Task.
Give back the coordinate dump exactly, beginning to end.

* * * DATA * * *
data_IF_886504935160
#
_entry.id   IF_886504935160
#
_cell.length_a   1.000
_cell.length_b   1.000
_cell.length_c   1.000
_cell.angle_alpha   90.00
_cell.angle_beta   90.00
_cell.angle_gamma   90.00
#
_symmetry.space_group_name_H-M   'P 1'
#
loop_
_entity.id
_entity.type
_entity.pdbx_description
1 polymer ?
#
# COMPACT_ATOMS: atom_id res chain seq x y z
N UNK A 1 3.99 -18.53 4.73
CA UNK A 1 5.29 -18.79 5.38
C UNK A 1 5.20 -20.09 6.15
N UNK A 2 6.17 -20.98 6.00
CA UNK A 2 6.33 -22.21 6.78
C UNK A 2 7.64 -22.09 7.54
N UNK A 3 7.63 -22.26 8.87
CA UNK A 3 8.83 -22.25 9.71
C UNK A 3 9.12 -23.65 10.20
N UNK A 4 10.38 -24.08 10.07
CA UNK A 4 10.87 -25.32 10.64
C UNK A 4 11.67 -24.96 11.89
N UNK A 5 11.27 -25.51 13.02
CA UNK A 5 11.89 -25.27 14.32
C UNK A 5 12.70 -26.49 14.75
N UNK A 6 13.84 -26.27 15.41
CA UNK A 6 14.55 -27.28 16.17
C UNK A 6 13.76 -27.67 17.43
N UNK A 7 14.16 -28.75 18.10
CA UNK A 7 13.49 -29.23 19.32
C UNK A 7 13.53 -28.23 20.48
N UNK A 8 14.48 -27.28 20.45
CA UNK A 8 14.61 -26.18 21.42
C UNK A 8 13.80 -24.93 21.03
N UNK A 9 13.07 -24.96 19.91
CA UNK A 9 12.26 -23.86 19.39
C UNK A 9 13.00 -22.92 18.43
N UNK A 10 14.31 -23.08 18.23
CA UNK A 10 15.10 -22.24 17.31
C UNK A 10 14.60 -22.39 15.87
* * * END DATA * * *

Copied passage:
data_IF_886504935160
#
_entry.id   IF_886504935160
#
_cell.length_a   1.000
_cell.length_b   1.000
_cell.length_c   1.000
_cell.angle_alpha   90.00
_cell.angle_beta   90.00
_cell.angle_gamma   90.00
#
_symmetry.space_group_name_H-M   'P 1'
#
loop_
_entity.id
_entity.type
_entity.pdbx_description
1 polymer ?
#
# COMPACT_ATOMS: atom_id res chain seq x y z
N UNK A 1 3.99 -18.53 4.73
CA UNK A 1 5.29 -18.79 5.38
C UNK A 1 5.20 -20.09 6.15
N UNK A 2 6.17 -20.98 6.00
CA UNK A 2 6.33 -22.21 6.78
C UNK A 2 7.64 -22.09 7.54
N UNK A 3 7.63 -22.26 8.87
CA UNK A 3 8.83 -22.25 9.71
C UNK A 3 9.12 -23.65 10.20
N UNK A 4 10.38 -24.08 10.07
CA UNK A 4 10.87 -25.32 10.64
C UNK A 4 11.67 -24.96 11.89
N UNK A 5 11.27 -25.51 13.02
CA UNK A 5 11.89 -25.27 14.32
C UNK A 5 12.70 -26.49 14.75
N UNK A 6 13.84 -26.27 15.41
CA UNK A 6 14.55 -27.28 16.17
C UNK A 6 13.76 -27.67 17.43
N UNK A 7 14.16 -28.75 18.10
CA UNK A 7 13.49 -29.23 19.32
C UNK A 7 13.53 -28.23 20.48
N UNK A 8 14.48 -27.28 20.45
CA UNK A 8 14.61 -26.18 21.42
C UNK A 8 13.80 -24.93 21.03
N UNK A 9 13.07 -24.96 19.91
CA UNK A 9 12.26 -23.86 19.39
C UNK A 9 13.00 -22.92 18.43
N UNK A 10 14.31 -23.08 18.23
CA UNK A 10 15.10 -22.24 17.31
C UNK A 10 14.60 -22.39 15.87